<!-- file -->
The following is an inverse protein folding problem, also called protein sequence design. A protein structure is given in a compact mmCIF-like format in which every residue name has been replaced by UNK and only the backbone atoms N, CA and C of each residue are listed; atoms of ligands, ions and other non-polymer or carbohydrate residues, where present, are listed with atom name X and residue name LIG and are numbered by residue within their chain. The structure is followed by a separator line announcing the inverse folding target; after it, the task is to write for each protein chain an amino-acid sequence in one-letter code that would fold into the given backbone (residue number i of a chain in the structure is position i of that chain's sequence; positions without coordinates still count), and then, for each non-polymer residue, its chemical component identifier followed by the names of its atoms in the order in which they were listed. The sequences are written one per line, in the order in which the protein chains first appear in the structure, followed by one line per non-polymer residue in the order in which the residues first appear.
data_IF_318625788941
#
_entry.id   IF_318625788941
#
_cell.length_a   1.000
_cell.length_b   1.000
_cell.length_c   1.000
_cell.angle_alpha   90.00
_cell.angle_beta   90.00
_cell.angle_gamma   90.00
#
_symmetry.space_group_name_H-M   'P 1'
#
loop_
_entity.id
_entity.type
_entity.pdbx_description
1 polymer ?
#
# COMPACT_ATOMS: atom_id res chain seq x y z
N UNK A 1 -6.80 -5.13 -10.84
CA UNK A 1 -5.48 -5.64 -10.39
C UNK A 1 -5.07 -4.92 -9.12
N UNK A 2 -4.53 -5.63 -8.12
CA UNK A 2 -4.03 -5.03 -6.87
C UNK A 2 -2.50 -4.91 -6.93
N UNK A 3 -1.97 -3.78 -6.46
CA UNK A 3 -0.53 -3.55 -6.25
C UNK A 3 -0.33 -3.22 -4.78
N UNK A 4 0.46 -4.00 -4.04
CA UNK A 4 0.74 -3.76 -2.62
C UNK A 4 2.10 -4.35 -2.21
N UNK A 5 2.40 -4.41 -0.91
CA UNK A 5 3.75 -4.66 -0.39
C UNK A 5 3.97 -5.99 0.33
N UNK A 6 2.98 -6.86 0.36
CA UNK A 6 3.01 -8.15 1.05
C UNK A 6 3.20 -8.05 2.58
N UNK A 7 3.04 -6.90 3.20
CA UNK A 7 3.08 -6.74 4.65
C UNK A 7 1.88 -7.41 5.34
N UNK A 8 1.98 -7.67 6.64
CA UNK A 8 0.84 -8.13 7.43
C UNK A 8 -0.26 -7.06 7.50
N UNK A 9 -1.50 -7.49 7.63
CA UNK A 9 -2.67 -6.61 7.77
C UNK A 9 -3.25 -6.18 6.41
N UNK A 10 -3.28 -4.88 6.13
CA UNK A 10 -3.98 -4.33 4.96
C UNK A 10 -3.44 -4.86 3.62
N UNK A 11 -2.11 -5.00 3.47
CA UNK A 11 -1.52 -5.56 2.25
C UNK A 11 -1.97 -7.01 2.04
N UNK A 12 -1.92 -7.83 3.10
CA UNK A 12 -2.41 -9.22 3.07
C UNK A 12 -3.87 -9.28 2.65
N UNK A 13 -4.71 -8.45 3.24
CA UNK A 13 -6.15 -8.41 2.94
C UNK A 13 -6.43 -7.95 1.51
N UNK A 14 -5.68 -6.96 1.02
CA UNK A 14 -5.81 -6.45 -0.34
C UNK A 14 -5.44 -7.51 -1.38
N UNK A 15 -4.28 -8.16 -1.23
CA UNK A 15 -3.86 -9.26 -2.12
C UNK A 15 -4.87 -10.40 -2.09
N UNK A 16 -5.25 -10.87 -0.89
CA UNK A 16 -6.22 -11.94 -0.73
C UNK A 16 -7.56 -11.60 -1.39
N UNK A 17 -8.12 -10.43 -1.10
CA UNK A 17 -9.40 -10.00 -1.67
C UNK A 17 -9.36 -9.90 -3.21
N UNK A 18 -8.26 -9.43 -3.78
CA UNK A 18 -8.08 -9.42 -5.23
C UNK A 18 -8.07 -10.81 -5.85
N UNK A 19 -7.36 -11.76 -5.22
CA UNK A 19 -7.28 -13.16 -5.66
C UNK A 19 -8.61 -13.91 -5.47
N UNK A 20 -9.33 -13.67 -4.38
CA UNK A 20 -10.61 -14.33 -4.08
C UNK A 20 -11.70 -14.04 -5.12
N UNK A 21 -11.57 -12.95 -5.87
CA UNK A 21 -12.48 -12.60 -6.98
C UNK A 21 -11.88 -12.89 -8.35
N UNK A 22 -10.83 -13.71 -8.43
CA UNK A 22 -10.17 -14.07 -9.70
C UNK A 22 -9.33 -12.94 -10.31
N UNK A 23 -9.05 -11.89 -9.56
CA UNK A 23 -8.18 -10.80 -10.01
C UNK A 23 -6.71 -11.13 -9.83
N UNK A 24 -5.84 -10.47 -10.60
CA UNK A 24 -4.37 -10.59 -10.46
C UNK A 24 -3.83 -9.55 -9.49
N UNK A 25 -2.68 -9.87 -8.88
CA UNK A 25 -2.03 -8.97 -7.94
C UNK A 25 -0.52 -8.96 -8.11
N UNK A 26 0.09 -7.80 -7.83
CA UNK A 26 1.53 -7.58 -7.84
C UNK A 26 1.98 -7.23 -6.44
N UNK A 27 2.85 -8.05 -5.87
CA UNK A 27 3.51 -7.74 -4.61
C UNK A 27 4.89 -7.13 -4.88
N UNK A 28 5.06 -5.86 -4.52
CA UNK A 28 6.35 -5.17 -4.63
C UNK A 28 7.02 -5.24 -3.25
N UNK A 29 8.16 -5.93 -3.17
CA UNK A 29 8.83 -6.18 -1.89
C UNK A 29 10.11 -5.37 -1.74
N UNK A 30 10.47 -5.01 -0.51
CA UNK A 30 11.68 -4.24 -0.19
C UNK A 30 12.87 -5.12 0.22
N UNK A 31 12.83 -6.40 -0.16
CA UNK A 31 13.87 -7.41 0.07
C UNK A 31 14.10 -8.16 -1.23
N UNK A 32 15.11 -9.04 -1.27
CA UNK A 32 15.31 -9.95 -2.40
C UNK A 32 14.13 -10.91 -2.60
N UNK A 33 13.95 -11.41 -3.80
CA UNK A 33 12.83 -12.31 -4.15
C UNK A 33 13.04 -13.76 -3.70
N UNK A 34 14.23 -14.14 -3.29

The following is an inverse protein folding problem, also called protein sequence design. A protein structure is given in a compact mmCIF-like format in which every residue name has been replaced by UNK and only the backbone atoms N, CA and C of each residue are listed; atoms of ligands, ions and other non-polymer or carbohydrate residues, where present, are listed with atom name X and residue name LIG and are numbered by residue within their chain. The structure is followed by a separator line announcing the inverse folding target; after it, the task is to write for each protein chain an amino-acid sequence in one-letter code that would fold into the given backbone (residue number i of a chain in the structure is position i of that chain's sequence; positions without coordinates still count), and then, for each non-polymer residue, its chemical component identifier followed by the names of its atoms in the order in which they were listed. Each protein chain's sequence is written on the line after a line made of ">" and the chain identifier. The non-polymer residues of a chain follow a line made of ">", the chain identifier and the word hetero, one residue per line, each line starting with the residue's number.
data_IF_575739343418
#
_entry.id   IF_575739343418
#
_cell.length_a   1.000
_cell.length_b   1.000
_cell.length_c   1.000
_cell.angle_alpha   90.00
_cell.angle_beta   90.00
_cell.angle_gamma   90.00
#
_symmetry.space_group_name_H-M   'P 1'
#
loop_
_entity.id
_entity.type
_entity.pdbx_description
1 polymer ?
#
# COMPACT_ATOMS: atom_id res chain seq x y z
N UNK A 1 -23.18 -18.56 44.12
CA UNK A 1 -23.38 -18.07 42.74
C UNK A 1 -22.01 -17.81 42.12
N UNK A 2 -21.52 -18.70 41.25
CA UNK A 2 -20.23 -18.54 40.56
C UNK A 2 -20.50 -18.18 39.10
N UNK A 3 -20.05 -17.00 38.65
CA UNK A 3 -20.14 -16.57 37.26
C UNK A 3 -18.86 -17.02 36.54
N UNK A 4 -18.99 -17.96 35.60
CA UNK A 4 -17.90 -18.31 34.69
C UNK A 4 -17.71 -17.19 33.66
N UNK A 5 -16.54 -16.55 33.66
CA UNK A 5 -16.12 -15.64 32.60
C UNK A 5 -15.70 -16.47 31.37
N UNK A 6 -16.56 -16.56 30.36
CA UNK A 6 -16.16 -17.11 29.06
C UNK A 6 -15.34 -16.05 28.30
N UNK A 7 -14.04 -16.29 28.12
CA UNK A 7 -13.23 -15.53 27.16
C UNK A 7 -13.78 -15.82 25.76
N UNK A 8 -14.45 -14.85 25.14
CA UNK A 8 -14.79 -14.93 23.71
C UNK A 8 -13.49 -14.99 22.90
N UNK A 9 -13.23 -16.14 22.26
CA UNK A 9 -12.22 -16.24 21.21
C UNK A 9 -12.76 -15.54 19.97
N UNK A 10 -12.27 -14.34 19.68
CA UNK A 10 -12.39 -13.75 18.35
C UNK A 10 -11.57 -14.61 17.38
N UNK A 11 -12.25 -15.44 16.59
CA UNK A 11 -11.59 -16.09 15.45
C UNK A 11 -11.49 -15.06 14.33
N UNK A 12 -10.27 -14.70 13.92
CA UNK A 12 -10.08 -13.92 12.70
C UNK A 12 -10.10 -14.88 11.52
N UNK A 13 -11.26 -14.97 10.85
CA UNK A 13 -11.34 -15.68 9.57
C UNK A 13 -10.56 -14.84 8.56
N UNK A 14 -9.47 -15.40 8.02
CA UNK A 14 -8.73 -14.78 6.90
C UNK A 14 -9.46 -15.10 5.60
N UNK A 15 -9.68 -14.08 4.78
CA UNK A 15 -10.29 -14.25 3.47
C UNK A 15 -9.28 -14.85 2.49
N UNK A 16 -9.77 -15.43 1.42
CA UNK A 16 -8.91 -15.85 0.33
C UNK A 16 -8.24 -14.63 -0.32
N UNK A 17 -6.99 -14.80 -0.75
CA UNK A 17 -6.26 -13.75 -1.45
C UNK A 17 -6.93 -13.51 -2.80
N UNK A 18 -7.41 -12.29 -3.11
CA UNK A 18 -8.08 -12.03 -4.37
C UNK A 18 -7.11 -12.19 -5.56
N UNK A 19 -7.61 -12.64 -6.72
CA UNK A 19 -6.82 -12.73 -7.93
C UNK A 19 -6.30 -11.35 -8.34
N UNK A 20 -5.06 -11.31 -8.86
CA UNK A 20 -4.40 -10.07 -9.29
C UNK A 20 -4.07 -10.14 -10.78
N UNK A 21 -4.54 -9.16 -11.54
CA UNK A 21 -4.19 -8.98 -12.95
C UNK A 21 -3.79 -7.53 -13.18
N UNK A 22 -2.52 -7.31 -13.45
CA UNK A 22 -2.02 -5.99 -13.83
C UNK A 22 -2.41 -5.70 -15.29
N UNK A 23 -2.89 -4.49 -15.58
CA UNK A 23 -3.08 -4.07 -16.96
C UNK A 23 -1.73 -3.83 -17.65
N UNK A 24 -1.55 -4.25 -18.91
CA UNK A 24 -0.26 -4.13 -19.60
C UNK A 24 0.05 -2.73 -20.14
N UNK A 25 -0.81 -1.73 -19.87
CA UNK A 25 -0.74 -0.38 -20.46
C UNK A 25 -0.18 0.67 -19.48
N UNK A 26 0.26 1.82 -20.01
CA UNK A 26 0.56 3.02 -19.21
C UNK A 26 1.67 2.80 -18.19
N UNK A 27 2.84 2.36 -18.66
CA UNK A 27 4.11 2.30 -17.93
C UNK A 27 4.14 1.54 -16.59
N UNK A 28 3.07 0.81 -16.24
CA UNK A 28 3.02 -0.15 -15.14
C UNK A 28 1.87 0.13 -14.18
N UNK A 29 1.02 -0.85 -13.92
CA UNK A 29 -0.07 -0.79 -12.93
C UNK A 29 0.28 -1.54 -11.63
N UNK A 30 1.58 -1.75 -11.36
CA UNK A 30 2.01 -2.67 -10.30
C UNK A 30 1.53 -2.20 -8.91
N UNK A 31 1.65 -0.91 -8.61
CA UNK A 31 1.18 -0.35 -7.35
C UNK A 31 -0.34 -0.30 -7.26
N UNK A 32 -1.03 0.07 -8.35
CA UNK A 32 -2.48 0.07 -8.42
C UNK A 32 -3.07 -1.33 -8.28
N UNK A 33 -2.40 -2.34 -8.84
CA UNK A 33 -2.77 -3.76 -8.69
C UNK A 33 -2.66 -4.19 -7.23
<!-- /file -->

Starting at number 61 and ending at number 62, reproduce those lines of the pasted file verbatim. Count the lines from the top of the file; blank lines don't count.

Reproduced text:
N UNK A 14 -5.68 -6.96 1.02
CA UNK A 14 -5.81 -6.45 -0.34